(2 + 3) * (42 - 12)

2 3 (+) 42 12 (-) (*)

Hold up!

I mentioned earlier that Kitten is both functional and stack-based. These two seemingly opposing features are reconciled by a simple notion: effects. The only side effect of the + operator is to pop two values from the stack and push their sum, and it always produces the same output given the same inputs—it is a pure function from one stack state to another.

So in fact, we can reason about these imperative stack procedures as pure mathematical functions, just like in a functional programming language. This combination of imperative style and functional reasoning is called concatenative programming, and is a powerful way of thinking about programs.

Enough jibber jabber! Let’s write some code!

Okay! First you need to download and install Kitten for your platform.

Note: you cannot actually download and install Kitten yet. Follow the README instructions on how to build Kitten for your platform.

Open up your terminal and type kitten. Kitten will respond with a welcome message and a prompt:

Welcome to Kitten!
Type ':help' for help or ':quit' to quit.
>>> 

Here is where you can type code and see its results. Let’s have Kitten say something.

>>> "meow" say
meow

Adorable! What happens when we enter a number?

>>> 1
1

So the result of evaluating the expression 1 is just the value 1. What happens when we enter another number?

>>> 2
1
2

Interesting. Kitten remembered the last value we entered on the stack, and is displaying the whole stack between prompts, in the same order we entered it. Let’s add these numbers together.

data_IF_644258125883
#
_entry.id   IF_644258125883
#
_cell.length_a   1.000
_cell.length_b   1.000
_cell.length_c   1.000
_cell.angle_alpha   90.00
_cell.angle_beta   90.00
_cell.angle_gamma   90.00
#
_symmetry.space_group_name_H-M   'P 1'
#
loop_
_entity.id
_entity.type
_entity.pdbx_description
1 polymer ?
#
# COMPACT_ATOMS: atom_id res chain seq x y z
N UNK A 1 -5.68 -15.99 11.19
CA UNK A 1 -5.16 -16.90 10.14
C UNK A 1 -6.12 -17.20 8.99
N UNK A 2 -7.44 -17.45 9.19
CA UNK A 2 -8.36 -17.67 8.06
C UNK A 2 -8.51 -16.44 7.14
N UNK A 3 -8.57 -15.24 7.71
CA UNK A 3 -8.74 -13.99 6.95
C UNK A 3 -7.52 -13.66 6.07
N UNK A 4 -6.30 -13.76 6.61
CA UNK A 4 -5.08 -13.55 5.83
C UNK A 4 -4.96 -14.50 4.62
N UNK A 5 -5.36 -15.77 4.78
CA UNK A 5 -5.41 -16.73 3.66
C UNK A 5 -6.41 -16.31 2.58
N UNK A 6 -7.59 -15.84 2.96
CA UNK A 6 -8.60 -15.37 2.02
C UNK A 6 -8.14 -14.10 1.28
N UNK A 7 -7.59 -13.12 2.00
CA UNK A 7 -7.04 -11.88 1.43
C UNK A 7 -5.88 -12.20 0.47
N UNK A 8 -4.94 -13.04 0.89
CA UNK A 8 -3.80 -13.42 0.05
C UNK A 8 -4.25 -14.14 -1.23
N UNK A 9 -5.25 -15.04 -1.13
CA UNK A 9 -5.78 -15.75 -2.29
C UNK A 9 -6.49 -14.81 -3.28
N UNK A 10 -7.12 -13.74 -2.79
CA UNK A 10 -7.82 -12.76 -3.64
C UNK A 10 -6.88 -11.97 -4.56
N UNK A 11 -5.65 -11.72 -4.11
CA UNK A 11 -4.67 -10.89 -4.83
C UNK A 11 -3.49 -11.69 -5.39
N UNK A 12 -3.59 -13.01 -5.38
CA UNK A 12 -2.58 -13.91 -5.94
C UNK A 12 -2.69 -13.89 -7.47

>>> (+)
3

The (+) function took the two integers we had placed on the stack, added them, and pushed the result. We could also have used + as an infix operator, of course, and this is what we’ll do much of the time, but it’s important to understand that the stack is available.

>>> 1 + 2
3

We can also enter multiple values at once…

>>> 4 5
3
4
5

…and perform multiple operations at once.

>>> (+) (*)  // add 4 and 5, then multiply by 3
27

The drop function lets us drop a single value from the stack. In interactive mode, you can also use the :clear command to clear the stack entirely.

Vectors and Functions

Kitten has a built-in vector datatype. Vector literals are surrounded by square brackets [] and have comma-separated elements.

>>> [1, 2, 3]
[1,2,3]

We can duplicate a value with the dup function.

>>> dup
[1,2,3]
[1,2,3]

The map function lets us apply a function to each element of a vector, returning a vector of the results. We can create a function by simply surrounding some code with curly braces {}.

>>> {2 (*)}  // multiply by two
[1,2,3]
[1,2,3]
<function>

>>> map
[1,2,3]
[2,4,6]

{2 (*)} is a function which takes an integer on the stack and multiplies it by 2. You can think of it as the * operator, with 2 pre-bound as the second argument. We can give this function a name using define, so we don’t have to repeat its implementation if we want to use it again.

>>> define twice (int -> int) { 2 (*) }

Here we see a type signature.